Continue Reading Keep Your Eyes On The Ice Cream

On Football Video Games

I never played physical football. The only thing I know about football is that they wear tight clothes. I did pretend to like football once with a high school crush.

On Football Video Games

I walked down the steps, through the den, and into Jack’s bedroom behind him. He offered me a corner to put my backpack.

“So, this is it,” Jack said. His bed was on the left side of the room. There were folded clothes next to his pillows. Above his bed had an Evanescence and a Lacuna Coil poster. Rob Zombie was behind the television on his dresser. There was a blue bean bag chair at the foot of his bed. His brother’s bed was bigger and on the right side of the room. His brother’s dresser was against the opposite wall, and he had a larger television.

Jack took off his shirt and sprayed some cologne. “You want anything to drink?” There was a small refrigerator just outside his room. It held an assortment of cheap department store branded sodas. Red cream and strawberry flavors dominated the few cans of grape. There was one diet Coke.

“I’m okay for now,” I said. Jack took a red cream soda and chugged it. His elbow extended and his chest stretched. There was hair under his arms, but no hair on his chest. “You can get comfortable,” he said. He changed into a pair of athletic shorts. His legs were skinny and were as tan as his chest. I brought a pair of sweatpants in my backpack, but I left my jeans and thin black sweater on. I took off my shoes.

He laid out some video games over the blue and white quilt on his bed. He switched on the PlayStation 2 as I checked out his collection. The title screen of Madden 2002 loaded. Footsteps walked across the floor above us. He closed his bedroom door.

“Do you play Madden?” He asked.

“I have before,” I said. It was a lie. He handed me a controller. He sat on the edge of his bed with his legs spread apart. I pulled the bean bag chair away from his bed a ways and sat down in it. I picked the 49ers. He was the Broncos. Plays were presented along the bottom of the screen. I mostly lost yards and failed at blocking Jack. When I meant to sprint, I passed. I preferred playing defense, that way I could look up and over my shoulder more. I scored a touchdown accidentally once. He got down off his bed and grappled me at my shoulders.

“You’re getting it!” He said. I blushed when he touched me. I realized this, so I laughed.

We played Madden all evening until we got tired. The only thing I learned about football that night was that they wore tight clothes.

“You can sleep in my brother’s bed if you want. He won’t be here. Or the couch out in the den. Wherever you want,” Jack said. He went upstairs to the bathroom. His brother’s bed had Guns and Roses and Black Sabbath posters, and their records hung above it. They were all symmetrically separated. The records were placed like bricks in masonry work. When Jack returned, I walked all the way up the stairs to the bathroom to change into my sweatpants. When I got back to his brother’s bed, I took off my sweater. I slept in my white shirt. I knew I was gay.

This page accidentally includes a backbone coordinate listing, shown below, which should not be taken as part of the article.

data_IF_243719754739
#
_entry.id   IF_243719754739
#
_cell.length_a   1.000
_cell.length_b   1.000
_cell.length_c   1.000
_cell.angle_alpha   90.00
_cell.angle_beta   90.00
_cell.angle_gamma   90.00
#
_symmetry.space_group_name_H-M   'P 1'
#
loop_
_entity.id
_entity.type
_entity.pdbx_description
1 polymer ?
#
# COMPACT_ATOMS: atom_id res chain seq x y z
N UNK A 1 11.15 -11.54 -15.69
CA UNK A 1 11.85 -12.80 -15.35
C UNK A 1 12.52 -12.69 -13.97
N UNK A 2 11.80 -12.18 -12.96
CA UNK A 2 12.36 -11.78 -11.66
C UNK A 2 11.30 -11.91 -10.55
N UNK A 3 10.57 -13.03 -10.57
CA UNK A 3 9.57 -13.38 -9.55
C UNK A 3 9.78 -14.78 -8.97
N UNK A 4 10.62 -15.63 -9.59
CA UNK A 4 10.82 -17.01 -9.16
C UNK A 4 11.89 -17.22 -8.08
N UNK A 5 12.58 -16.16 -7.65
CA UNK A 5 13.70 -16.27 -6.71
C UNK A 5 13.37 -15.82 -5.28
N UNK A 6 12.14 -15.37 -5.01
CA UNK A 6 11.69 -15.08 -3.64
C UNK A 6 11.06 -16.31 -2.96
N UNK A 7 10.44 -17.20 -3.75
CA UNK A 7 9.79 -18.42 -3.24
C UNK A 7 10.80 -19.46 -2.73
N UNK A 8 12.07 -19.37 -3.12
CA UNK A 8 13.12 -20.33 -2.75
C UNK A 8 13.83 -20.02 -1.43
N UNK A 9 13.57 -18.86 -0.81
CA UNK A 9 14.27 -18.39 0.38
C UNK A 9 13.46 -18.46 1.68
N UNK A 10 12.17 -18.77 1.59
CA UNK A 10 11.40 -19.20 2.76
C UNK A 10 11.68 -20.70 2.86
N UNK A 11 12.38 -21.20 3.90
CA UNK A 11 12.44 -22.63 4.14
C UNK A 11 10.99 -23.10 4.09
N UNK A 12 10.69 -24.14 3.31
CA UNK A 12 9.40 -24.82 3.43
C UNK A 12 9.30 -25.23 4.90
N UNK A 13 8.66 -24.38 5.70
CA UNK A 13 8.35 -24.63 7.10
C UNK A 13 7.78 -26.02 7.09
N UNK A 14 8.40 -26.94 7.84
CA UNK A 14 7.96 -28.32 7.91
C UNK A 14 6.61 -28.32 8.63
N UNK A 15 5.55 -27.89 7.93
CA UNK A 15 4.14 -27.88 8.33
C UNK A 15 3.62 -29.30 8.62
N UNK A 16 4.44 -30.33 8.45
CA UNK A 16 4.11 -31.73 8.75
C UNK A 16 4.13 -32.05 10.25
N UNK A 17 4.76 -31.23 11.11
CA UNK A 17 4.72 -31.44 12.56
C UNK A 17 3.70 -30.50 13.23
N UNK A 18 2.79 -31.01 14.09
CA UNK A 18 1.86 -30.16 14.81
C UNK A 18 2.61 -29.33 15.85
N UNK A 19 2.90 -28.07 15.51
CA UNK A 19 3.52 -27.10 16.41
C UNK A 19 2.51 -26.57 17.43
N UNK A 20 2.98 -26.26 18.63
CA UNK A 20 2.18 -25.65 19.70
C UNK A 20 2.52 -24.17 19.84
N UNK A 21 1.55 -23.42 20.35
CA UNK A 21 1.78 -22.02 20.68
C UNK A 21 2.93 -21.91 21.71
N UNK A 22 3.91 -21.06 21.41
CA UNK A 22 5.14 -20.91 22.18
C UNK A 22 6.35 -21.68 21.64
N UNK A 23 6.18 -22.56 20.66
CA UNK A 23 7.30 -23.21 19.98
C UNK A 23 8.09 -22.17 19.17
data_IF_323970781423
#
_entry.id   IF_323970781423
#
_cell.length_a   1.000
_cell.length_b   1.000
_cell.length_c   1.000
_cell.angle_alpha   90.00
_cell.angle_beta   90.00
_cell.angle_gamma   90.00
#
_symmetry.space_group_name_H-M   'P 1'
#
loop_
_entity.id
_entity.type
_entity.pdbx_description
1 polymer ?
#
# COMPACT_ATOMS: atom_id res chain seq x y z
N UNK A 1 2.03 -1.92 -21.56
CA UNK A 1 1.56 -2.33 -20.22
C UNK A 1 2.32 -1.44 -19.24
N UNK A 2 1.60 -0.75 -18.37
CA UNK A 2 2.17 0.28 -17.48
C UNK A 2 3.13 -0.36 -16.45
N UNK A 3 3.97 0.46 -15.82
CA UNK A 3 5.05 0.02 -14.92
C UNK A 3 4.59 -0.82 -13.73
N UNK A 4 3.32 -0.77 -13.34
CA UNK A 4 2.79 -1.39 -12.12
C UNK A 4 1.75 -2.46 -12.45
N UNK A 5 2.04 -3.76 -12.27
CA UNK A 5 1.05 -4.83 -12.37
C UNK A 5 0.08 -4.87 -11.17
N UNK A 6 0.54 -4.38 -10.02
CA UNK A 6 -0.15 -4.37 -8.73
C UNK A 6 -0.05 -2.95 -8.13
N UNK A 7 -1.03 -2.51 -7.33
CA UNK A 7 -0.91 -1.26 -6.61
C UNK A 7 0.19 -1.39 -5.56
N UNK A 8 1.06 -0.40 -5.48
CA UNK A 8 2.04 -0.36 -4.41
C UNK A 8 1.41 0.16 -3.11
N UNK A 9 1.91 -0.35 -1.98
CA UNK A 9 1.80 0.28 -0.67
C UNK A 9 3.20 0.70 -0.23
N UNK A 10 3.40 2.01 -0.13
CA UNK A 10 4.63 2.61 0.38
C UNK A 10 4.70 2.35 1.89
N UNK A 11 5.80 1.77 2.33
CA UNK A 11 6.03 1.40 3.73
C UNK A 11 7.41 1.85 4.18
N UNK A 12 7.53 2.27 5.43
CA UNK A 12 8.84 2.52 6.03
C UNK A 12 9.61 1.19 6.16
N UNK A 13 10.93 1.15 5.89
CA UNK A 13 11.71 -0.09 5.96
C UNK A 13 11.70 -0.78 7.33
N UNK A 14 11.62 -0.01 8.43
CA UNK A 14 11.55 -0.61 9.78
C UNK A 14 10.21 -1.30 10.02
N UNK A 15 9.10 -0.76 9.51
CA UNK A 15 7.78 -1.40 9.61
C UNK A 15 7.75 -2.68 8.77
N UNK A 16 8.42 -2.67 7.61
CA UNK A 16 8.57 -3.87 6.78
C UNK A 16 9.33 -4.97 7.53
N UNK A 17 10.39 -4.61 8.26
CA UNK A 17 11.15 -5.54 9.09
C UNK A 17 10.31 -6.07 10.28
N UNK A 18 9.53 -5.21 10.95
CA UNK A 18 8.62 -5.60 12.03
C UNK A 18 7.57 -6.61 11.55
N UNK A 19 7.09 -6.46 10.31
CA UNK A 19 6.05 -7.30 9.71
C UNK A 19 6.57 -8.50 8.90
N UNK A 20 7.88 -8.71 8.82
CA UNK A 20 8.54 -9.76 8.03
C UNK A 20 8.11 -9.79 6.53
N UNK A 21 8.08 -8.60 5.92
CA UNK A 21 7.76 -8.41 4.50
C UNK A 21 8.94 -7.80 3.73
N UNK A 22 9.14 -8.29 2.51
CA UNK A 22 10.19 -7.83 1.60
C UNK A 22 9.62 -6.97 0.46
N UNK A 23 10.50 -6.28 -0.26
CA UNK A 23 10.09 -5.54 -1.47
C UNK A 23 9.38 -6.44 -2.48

I’ve been blogging about my childhood and high school a lot lately. I wrote this post about the first time I cooked mac and cheese. I wrote this post about one of the times I came out as gay to a friend.

Have you ever pretended to like something because of a crush?

I don’t think I’ve played a football video game since then. Someone will have to actually teach me how football works one day. Have you ever pretended to like something for a crush?

Comment below! You can also follow me on Twitter and like my page on Facebook.

Also, the edits for the paperback of my book, Crushes, are coming along. I promise it’ll be out and available for purchase soon. It’s a short fiction collection.

Selfie me of with my fiction collection Crushes, and coffee.
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Writing A Friend In Prison After 13 Years

One of my best friends in high school is in prison for doing something awful. He was on the run for 2 years and has been in prison for 7 years. I haven’t spoken to him for longer than that – maybe 10 or 12 years? Let’s just say 13 years. I have been wanting to write him a letter but I don’t really know what to say. I’m not even sure if he wants to hear from me at all. We weren’t exactly on the best terms after high school. Here’s the story on why I’m writing a friend in prison.

I had a crush on my best friend in high school.

We met freshman year. I had just moved to a new school. He let me sit with him in math class. He was nice. We talked a little every day. We loved the Resident Evil video games. Eventually we started hanging out after school and at each others’ houses playing video games. We were really good friends for a few years. About a year or so into our friendship, I was crushing on him. Eventually I told him and it was not cool. Being gay in 2001 was sort of like awful. He stopped talking to me.

Here’s the thing: up until the point that he dropped me, he was really nice and cool. He was nice to other people, at least from what I remember. He wasn’t a bully. He liked X-Men and Super Smash Bros. He liked wrestling. He had a dog. He had values. His older brother was really important to him. If I needed him he was there. He fended off other bullies for me from time-to-time.

He bought me this X-Men 2 dvd for my birthday once:

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After high school we made up and talked a few times, then he did something awful and went to prison.

I want to write my friend in prison a letter.